Is a natural gas crisis coming?
Along with spiking gas prices, President Biden can add natural gas to the trouble list.
The cleanest burning fossil fuel is in short supply around the globe, driving U.S. prices up 86% so far this year, flirting with levels we have not seen since 2008.
As the world’s largest producer, U.S. supplies hit a three-year low and are 18% below the average for this time of year, adding fuel to the inflation fire and creating a new energy headwind for President Biden.
Shoulder season in natural gas is the typically low-demand period, March through April, when people rely less on natural gas to heat and cool their homes. Yet, this year with winter hanging on, demand is staying unseasonably strong. Now if we flip to a hot streak when we use more natural gas to create electricity to power our air conditioners, we are starting to make a tight market even worse. This is normally a time when we can build natural gas inventories, but winter has other ideas.
Biden came into office trying everything he could to discourage natural gas production on federal lands that supply 15% of the U.S. natural gas supply, which has only caused the situation to get worse because the decline rate of existing wells is leading to lower production.
Adding to the crunch, Biden took it upon himself to pledge an additional 15 billion cubic feet (bcf) of liquefied natural gas (LNG) to Europe through the remainder of 2022 as the Russia, Ukraine conflict rages on. The agreement additionally promises to increase that supply to Europe to 50 bcf through 2030.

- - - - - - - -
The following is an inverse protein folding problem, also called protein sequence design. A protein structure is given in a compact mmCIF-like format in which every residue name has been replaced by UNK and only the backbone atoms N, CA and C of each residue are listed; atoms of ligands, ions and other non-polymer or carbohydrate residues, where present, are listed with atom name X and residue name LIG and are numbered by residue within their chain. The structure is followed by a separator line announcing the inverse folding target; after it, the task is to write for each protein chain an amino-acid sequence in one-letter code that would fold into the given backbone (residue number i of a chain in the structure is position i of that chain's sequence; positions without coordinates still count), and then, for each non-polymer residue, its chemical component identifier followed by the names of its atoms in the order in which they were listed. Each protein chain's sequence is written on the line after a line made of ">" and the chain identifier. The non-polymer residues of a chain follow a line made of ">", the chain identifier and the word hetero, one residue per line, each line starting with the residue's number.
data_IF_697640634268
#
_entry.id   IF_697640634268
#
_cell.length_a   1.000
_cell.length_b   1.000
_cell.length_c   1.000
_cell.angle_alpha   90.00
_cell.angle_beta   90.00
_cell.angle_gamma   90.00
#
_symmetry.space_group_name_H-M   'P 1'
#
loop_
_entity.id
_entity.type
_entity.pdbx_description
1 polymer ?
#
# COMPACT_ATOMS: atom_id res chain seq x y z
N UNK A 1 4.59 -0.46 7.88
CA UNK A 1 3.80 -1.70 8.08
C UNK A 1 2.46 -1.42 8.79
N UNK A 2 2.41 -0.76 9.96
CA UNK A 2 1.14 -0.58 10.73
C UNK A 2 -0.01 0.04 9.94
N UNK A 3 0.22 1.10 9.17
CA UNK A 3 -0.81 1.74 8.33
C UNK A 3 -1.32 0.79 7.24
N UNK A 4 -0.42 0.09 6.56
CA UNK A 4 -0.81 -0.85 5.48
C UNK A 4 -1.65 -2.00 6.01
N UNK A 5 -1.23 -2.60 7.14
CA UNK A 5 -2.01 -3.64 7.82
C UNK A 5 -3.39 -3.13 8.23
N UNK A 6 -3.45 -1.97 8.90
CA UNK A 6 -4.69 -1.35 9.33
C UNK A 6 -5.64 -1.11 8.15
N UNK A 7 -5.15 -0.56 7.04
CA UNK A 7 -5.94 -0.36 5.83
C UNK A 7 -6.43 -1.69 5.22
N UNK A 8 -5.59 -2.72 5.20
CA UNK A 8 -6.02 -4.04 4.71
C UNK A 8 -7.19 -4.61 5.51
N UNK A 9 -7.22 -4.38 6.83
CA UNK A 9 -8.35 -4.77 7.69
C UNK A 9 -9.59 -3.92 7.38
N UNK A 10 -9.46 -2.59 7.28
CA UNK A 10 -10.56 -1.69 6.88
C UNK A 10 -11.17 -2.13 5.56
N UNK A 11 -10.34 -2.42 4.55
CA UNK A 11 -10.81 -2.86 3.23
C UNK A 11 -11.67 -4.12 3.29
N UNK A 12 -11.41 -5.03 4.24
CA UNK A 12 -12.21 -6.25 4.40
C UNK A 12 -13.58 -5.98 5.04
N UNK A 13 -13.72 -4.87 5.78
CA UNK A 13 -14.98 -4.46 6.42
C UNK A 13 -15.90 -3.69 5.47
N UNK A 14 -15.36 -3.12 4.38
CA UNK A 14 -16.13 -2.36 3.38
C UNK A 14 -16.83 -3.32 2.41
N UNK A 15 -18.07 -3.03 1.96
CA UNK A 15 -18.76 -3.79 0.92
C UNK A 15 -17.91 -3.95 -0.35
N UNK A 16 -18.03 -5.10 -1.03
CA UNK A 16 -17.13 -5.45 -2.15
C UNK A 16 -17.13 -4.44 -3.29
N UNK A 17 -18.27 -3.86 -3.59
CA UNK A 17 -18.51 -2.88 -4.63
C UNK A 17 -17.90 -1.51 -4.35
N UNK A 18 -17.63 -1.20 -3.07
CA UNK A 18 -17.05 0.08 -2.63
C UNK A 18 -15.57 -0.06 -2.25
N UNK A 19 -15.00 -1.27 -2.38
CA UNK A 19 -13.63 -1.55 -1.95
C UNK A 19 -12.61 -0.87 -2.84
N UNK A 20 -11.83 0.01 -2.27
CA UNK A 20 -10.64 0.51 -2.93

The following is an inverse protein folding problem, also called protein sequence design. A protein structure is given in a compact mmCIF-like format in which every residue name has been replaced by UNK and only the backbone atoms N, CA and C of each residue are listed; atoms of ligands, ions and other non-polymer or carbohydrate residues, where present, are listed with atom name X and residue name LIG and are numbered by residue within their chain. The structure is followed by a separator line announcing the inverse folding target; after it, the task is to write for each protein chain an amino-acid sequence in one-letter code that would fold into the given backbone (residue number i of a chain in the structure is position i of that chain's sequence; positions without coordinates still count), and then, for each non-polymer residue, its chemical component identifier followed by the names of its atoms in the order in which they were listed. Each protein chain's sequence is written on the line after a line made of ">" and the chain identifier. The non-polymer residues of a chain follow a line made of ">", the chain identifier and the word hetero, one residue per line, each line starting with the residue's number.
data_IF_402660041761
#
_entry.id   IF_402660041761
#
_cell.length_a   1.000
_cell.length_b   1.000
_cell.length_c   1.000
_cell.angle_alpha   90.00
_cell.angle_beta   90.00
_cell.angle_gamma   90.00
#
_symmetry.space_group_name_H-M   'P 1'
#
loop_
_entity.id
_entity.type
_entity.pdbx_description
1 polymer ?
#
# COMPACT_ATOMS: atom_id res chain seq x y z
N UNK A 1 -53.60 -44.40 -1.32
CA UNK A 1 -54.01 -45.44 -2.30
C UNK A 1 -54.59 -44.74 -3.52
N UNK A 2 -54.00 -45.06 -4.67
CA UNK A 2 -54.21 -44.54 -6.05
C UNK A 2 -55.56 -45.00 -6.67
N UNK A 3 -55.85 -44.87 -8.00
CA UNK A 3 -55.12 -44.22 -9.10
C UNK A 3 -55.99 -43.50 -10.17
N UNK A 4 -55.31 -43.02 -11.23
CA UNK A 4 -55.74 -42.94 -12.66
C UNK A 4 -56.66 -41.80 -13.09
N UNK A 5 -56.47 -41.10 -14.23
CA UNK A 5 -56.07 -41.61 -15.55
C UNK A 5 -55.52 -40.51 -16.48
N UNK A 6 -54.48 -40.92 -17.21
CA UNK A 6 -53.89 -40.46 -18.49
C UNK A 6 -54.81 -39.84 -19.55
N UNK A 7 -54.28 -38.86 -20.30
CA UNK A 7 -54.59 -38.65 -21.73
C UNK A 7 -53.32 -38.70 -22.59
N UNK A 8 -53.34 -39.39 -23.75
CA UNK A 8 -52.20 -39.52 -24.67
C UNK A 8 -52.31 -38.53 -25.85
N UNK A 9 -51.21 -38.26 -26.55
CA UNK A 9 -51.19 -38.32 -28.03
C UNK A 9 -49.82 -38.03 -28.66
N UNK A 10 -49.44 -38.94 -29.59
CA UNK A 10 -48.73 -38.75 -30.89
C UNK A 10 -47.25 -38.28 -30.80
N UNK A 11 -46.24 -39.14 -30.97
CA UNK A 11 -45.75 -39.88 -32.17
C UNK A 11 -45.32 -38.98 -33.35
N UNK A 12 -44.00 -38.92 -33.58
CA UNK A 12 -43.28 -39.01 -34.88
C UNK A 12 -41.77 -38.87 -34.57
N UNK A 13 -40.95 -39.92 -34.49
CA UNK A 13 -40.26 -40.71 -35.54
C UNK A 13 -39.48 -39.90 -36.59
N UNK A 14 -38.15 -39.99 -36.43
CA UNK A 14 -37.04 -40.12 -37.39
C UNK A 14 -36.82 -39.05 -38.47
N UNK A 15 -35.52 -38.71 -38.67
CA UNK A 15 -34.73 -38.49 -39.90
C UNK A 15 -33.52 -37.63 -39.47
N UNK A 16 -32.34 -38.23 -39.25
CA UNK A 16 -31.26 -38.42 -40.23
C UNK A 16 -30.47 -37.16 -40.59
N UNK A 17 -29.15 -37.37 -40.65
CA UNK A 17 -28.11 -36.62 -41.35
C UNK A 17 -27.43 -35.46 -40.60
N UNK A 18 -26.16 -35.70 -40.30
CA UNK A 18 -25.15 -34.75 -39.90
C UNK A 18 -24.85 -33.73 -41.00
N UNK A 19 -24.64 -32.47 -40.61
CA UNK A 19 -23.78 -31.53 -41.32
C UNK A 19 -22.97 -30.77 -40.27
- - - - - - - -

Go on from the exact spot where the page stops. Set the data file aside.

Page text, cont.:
Yet again here comes a contradiction in America’s energy policy. How can you continue to discourage natural gas production at home yet promise more supply to Europe?
Is this not only going to add to the cost for the U.S. consumer? Believe me, I am all for LNG exports, but that should be met with more investment in U.S. production and infrastructure so we can help supply the world. The U.S. has been blessed with abundant natural gas supply that we could use to help supply the world and lead the fight against climate change by supplying the world with cleaner-burning natural gas.
Natural gas can replace coal and dirty oil, something that Europe has had to rely more on because of its over-reliance on Russia for gas. By the end of 2022, the U.S. will have the largest LNG export capacity in the world with the completion of the Sabine Pass and Calcasieu Pass facilities in Louisiana, as well as upgrades to increase production at several existing facilities. Yet we could do more if President Biden allows the U.S. energy industry to do its job.
If you can’t lead, then at least get out of the way.